Collaborative Divorce: Time is money—Yours!
Abraham Lincoln once said a lawyers’ time is his “stock-in-trade.” In an initial divorce consultation, a question always asked is what is this going to cost me? The most accurate, yet most unsatisfactory, answer is “It depends on how easy or difficult you and the other side make it.” A court divorce fight can quickly escalate into a financial and emotional bloodbath. The collaborative divorce process offers a more rational approach.
While Courts are available to settle marital disputes, they are not the most efficient means of doing so and should be the last resort for couples going through a marital breakup. Too often, they are the first resort. Two factors which drive up the financial and emotional costs of divorce are: 1.The negative raw emotions of the divorce experience are allowed to control decision making; and 2.The inherent inefficiencies of the court process. The collaborative process emphasizes resolving differences and moving on with one’s life without getting stuck in the court process. The decision-making process is controlled by the Parties, and not the Courts.
The court process is, by design, both adversarial and deliberative. Its adversarial aspect gives both Parties the right to hire lawyer-advocates with an ethical duty to zealously represent the interests of their clients. This promotes “positional” bargaining where both lawyers are trying to get the best outcomes for their clients. This often results in the Parties’ attorneys presenting their client’s actions in the best light and the opposing party’s actions in the worst light, which, in turn, results in the magnification of the negative actions of both Parties. This reinforces a deep-seated emotional need to be vindicated as being “right” and the other side “wrong.” Separating couples, who are going through a period of varying degrees of temporary insanity, are especially vulnerable to this approach. Once sucked into this “black hole” of negativity, it’s difficult to get out. The collaborative divorce approach, while recognizing the negative fallout of a separation and divorce, does not allow it to control decision making. With the assistance of experienced collaborative professionals (not just the Parties’ lawyers, but where needed, a marital therapist, child Psychologist, financial planner/CPA, expert appraiser, etc.), the Parties commitment to resolving their differences and moving on with their lives makes the collaborative divorce approach work.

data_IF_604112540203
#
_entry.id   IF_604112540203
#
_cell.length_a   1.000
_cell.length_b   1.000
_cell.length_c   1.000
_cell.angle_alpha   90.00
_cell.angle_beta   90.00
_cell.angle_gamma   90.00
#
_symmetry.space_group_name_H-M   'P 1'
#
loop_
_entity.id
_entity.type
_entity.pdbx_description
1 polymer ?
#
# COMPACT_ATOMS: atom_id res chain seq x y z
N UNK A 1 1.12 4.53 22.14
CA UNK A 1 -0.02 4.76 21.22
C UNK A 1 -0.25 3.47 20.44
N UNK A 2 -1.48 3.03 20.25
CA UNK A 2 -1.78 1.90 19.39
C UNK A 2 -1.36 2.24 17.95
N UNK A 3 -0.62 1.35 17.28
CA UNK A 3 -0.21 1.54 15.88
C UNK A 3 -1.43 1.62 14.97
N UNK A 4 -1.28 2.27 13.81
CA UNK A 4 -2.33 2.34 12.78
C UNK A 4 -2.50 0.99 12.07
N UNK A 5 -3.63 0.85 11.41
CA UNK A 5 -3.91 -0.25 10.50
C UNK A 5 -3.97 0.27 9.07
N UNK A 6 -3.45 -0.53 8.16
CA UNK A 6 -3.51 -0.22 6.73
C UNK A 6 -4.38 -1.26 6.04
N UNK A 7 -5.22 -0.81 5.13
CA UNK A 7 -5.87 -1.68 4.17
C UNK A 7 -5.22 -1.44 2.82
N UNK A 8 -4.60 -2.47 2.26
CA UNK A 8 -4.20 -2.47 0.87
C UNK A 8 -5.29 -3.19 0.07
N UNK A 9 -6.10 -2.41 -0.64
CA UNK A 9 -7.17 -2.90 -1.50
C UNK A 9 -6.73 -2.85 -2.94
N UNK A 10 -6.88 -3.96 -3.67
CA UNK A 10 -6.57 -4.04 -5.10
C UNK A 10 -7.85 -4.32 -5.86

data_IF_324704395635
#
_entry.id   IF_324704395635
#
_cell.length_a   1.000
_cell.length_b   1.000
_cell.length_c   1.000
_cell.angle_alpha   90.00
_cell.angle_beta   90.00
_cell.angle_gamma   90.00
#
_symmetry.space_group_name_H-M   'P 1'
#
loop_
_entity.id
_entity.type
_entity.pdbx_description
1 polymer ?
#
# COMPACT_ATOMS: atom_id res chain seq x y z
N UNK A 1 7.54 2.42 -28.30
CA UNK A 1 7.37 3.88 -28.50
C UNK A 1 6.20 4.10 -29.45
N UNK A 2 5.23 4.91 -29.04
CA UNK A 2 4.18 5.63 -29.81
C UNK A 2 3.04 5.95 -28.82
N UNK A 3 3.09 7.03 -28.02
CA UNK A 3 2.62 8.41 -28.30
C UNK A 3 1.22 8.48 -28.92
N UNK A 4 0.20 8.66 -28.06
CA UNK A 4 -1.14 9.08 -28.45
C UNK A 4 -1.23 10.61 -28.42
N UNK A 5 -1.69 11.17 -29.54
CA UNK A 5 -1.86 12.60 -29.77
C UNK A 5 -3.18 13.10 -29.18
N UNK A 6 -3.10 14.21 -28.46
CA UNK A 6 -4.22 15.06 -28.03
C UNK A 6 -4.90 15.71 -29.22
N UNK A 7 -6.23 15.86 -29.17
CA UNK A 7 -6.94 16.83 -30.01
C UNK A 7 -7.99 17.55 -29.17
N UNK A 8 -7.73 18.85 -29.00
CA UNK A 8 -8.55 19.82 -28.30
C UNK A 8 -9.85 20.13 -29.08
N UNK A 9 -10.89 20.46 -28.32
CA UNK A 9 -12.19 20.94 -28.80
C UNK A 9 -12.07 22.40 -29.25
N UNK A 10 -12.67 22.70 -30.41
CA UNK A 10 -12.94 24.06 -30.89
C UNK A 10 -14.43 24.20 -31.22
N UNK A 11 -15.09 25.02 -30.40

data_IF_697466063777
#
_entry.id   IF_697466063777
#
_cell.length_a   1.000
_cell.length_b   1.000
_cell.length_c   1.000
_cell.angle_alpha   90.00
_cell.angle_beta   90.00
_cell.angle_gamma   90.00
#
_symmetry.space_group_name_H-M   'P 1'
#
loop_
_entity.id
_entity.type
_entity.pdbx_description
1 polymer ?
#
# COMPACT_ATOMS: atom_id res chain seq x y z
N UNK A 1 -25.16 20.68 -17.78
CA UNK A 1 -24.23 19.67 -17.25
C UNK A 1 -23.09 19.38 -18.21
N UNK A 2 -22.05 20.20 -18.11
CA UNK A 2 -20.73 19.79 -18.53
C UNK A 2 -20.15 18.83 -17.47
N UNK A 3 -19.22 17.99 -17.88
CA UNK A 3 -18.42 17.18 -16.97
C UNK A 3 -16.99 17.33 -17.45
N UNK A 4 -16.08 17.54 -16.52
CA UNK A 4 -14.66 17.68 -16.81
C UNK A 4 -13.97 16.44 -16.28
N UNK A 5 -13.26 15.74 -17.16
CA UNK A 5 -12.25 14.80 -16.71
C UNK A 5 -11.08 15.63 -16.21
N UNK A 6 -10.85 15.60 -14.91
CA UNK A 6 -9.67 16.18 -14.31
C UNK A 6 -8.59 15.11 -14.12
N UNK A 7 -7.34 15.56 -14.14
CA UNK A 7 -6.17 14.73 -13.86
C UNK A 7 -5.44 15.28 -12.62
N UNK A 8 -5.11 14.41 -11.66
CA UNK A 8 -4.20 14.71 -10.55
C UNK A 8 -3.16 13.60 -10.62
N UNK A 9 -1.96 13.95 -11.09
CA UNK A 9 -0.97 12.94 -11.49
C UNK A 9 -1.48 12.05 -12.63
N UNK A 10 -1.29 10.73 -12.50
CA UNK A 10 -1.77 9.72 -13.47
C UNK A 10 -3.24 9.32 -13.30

The deliberative nature of court proceedings insures that nothing happens quickly. This is aggravated by the limited Court time and court personal to effectively handle the existing case load. The Collaborative Divorce process gives the Parties much more control of the timing. The collaborative sessions are scheduled at the first available time Because it starts out with two individuals who are focused more on working out their differences, and less on obtaining vindication for the others ‘wrongs” by “winning” Court confrontations, the time frame can be both expeditious and measured, depending on the mutual comfort level and needs of the participants. Scheduled meetings take place and if, for some reason more time is needed, they can be promptly rescheduled.
But it is not just the reduction of the financial costs due to the greater efficiencies of the Collaborative divorce process that recommends it. Just as, if not more, significant is the reduction of the emotional costs of an ugly, knock-down, dragged-out divorce, especially where children are involved. Court hearings often involve the re-hashing of traumatic episodes that occurred months if not a year or more prior to the day the issue is finally presented in court. What better way to stayed mired in the past than to relive it! The emotional trauma of an “ugly” divorce can inflict permanent emotional scarring on the Parties’ children, as well as the adults involved. And it seldom matters whether one party of the other is “right” in any particular instance. It’s the “fight” that inflicts the most emotional damage. During the dust storm of negativity inherent in the process of separating, well-meaning parents become blinded to the impact of their actions on their children. The collaborative divorce process involves a mental health professional, where needed, familiar with the collaborative process, to participate in the collaborative sessions in order to help the Parties focus on constructive steps to resolve their differences, to avoid inflicting harm on their children, and to move on with their lives.